A group of gamers is subverting the stereotype that all geeks wear tracksuit pants.
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Adam Clark said it was a "real joy" to share his hobby with the 20-odd members of Above Board Gamers who meet on the second and fourth Thursday of the month from 6pm at Devil's Hollow Brewery.
"I find being able to run this sort of thing ... I get real joy from watching other people participate in something I'm part of [and have organised]," Mr Clark told the Daily Liberal.
The group began about five years ago with only a handful of people who would meet-up at the pub and play board games, also known as tabletop games.
Now the group has a Facebook page with over 250 members who chat about their favourite games and organise meet-ups.
"It's very fluid, it's not very formal. It's become a bit organic and it kind of runs itself which is exactly what we want," Mr Clark said.
There has been a resurgence of these types of games in recent years - but you won't see the members of Above Board Gamers playing any games from Milton Bradley.
"You won't see things like Monopoly, Scrabble and things like that," Mr Clark said.
Some of the games they have played recently include Kill Doctor Lucky, Love Letter, Nuns on the Run, 7 Wonders, and Dojo Kun.
Mr Clark said the rise in tabletop games had coincided with the rise of "geek culture", which includes the resurgence in computer games.
Mr Clark himself has enough games to fill a standard double built-in wardrobe, and three or four of the group's members have similar-sized collections.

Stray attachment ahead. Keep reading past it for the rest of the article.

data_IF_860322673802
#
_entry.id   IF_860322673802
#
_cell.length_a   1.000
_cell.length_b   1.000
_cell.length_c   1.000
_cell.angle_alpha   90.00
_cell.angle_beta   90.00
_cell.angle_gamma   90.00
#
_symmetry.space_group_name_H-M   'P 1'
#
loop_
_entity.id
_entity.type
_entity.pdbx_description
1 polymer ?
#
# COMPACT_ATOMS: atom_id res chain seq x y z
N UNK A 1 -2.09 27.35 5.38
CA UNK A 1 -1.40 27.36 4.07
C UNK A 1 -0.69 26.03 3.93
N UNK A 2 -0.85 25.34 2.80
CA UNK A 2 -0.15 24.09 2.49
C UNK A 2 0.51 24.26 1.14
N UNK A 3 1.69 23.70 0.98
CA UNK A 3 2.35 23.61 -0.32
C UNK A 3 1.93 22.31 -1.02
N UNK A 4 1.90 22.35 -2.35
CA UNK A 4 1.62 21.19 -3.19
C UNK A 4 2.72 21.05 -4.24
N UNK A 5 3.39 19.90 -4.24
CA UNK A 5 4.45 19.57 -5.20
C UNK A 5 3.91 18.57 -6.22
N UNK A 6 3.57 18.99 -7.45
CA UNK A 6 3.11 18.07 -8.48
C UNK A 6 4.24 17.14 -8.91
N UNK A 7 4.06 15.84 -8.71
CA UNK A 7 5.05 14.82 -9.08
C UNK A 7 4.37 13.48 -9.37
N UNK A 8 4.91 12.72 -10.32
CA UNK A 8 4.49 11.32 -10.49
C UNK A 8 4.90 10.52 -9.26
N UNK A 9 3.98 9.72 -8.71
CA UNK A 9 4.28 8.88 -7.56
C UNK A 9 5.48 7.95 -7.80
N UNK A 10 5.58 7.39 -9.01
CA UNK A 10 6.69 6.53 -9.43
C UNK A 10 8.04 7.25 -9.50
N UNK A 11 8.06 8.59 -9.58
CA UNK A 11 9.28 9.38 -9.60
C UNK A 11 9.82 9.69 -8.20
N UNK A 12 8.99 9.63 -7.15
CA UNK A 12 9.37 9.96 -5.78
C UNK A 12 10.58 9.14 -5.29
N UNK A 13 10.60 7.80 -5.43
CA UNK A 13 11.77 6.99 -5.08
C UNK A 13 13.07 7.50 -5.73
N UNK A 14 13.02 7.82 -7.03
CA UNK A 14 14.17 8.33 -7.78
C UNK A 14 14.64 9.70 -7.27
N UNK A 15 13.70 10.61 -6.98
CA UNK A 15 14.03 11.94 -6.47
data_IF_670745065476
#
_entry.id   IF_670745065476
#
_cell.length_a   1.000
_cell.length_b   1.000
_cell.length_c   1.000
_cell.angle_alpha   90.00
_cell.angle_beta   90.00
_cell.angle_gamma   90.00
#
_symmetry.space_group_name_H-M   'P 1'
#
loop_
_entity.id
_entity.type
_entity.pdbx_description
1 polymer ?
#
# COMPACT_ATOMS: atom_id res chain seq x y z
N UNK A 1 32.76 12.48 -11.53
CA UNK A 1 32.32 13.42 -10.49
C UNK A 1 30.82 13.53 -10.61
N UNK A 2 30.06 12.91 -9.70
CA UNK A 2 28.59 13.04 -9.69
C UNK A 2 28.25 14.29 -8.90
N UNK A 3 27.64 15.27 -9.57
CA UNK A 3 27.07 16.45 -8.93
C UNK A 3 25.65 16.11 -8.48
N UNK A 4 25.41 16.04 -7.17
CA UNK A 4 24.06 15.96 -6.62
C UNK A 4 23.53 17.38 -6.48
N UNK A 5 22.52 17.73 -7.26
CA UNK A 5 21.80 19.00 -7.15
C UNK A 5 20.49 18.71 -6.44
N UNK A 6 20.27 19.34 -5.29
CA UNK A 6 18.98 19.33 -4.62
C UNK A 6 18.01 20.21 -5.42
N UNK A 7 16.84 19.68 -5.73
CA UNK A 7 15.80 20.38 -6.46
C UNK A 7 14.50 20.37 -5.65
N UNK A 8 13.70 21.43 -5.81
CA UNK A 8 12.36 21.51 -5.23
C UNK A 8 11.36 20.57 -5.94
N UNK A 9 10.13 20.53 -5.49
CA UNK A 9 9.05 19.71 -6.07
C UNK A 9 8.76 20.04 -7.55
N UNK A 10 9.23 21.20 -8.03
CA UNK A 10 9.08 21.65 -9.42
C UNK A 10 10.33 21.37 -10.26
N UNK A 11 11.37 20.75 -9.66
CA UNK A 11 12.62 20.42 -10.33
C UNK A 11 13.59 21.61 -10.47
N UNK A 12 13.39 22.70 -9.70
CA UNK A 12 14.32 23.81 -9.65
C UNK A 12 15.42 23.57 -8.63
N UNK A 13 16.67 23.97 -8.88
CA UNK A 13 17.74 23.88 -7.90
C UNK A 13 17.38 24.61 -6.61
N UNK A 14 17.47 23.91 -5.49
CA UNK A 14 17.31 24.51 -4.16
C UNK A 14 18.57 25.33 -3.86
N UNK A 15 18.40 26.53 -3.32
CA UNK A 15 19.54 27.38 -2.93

The local convention is smaller in scale and is sponsored by local shop Basement Games.
Friendship and camaraderie is important during the convention and also during the regular Thursday night meet-ups at the brewery.
"If you're hungry, we'll show up at 5.30pm and grab a feed. By 6pm we'll have pulled out some board games. If you have a game you want to play and share, then bring that along," Mr Clark said.
" ... Depending on how many players a game can handle, we'll have a large group playing one game down to three or four groups playing small games."
Mr Clark's message to prospective players?
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"We're just a friendly bunch of people and want to share our hobby. We're very inclusive, we have all kinds of different people, and if you have ever had an interest, try it out - the games are so much different to what you might expect," he said.
Board games these days are not the "boring" kinds you might have played as a kid - no Hungry Hungry Hippos. Instead, the options range from "fun, short or silly", right up to "epic, big, brain-crunching" games.
A favourite at DubCon is Tales of the Arabian Nights, which the local gamers love to play because it takes almost an entire day - perfect for convention day.
"It's basically a choose your own adventure role playing game. Competitively, it leads to silliness, but still very tactical game play," Mr Clark said.
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